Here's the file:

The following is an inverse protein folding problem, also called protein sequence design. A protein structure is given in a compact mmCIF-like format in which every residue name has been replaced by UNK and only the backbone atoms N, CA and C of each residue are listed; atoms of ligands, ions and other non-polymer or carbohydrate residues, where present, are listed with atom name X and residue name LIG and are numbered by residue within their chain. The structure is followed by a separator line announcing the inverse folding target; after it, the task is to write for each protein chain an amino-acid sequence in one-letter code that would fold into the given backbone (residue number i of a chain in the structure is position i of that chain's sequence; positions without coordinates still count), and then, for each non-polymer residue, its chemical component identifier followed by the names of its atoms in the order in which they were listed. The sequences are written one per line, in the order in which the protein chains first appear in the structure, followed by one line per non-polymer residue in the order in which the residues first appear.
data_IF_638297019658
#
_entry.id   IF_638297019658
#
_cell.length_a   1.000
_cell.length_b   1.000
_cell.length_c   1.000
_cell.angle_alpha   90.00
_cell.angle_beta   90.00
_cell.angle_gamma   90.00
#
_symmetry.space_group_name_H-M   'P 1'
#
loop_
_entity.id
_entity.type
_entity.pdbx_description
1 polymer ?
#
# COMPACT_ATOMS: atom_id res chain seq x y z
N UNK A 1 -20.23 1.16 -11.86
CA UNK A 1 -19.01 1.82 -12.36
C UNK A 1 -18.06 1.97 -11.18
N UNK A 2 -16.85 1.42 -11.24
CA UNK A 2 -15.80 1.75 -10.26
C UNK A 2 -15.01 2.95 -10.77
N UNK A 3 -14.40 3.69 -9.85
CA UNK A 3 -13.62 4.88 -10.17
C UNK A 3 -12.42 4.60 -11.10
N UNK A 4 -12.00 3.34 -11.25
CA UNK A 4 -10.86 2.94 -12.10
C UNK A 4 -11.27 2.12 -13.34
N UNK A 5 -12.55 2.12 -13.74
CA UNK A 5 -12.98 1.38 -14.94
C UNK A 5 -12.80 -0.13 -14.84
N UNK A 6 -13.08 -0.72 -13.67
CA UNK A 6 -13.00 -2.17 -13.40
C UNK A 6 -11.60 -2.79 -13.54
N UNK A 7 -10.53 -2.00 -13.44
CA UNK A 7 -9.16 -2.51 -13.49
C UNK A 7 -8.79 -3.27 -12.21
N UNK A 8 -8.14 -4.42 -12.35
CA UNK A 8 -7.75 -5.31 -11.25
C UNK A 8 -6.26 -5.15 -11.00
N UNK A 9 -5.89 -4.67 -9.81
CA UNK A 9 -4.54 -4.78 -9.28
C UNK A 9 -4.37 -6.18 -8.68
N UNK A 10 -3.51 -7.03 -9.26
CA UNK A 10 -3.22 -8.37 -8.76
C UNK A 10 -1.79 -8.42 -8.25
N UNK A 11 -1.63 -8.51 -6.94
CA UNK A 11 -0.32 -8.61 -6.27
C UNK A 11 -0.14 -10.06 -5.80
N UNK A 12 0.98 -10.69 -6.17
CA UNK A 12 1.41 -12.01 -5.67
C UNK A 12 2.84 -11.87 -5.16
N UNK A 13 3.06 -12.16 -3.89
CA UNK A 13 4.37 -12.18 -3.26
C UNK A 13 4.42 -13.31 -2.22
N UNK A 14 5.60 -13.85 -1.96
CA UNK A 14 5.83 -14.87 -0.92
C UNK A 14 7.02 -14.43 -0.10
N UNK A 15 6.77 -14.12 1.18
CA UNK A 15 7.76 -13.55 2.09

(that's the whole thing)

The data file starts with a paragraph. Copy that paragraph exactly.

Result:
The following is an inverse protein folding problem, also called protein sequence design. A protein structure is given in a compact mmCIF-like format in which every residue name has been replaced by UNK and only the backbone atoms N, CA and C of each residue are listed; atoms of ligands, ions and other non-polymer or carbohydrate residues, where present, are listed with atom name X and residue name LIG and are numbered by residue within their chain. The structure is followed by a separator line announcing the inverse folding target; after it, the task is to write for each protein chain an amino-acid sequence in one-letter code that would fold into the given backbone (residue number i of a chain in the structure is position i of that chain's sequence; positions without coordinates still count), and then, for each non-polymer residue, its chemical component identifier followed by the names of its atoms in the order in which they were listed. The sequences are written one per line, in the order in which the protein chains first appear in the structure, followed by one line per non-polymer residue in the order in which the residues first appear.